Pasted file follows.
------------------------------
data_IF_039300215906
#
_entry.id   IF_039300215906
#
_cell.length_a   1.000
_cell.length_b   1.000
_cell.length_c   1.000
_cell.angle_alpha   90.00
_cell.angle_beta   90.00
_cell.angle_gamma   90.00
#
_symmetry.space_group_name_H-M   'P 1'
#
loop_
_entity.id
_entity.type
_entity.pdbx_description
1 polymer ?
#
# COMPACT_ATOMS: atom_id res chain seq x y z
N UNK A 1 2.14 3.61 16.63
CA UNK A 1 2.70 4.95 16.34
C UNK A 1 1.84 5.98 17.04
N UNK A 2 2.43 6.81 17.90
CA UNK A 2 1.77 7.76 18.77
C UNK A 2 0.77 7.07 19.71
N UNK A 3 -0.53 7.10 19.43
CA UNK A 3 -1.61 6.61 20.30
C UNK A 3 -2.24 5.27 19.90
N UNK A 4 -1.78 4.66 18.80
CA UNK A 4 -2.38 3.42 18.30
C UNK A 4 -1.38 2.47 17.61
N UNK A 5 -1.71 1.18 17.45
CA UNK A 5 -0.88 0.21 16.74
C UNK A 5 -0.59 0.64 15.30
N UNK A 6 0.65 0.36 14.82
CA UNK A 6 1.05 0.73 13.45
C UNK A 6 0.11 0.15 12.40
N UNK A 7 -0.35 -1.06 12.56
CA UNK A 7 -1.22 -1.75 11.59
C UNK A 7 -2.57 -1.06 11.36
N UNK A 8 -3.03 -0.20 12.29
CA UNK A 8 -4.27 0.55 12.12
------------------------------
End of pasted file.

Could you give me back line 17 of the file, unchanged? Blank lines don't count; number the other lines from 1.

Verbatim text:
_entity.pdbx_description